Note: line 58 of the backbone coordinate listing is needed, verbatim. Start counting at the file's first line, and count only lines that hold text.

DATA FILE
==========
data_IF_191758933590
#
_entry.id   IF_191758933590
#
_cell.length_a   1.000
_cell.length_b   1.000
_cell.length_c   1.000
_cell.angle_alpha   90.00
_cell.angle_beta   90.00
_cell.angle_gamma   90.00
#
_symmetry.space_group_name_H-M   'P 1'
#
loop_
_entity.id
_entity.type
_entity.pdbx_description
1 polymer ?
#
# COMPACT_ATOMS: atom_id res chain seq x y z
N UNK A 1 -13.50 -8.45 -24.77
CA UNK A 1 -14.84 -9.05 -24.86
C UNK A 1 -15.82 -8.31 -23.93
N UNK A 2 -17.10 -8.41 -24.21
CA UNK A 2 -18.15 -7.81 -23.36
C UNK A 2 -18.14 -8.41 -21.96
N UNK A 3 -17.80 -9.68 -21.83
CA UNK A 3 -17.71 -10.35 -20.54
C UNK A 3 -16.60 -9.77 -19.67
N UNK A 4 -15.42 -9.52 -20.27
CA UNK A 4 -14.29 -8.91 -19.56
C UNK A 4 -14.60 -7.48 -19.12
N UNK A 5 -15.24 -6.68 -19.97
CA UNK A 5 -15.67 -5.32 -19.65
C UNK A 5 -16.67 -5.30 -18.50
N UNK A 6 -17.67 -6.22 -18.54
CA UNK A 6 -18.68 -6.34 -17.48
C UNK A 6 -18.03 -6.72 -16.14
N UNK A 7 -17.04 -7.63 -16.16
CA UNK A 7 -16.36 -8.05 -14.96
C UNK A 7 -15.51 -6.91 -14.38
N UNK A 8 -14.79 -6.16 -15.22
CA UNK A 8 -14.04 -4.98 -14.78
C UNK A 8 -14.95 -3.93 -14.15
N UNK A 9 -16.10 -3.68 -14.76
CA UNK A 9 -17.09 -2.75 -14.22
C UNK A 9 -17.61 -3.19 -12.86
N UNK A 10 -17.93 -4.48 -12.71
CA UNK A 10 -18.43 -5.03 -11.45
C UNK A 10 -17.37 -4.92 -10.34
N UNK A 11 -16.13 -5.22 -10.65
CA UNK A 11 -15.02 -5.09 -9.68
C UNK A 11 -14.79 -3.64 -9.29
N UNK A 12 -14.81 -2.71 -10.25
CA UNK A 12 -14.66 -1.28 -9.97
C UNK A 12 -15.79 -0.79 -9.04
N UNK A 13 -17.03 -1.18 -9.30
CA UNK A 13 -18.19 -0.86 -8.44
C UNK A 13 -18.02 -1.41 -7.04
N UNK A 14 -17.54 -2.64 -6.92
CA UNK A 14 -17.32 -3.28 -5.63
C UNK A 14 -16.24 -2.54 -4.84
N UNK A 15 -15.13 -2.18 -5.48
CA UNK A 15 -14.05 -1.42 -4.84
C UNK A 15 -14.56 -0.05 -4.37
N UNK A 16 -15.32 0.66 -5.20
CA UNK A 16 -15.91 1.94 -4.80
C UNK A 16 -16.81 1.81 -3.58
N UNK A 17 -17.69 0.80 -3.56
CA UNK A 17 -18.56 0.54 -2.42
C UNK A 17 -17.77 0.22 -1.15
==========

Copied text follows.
CA UNK A 13 -18.19 -0.86 -8.44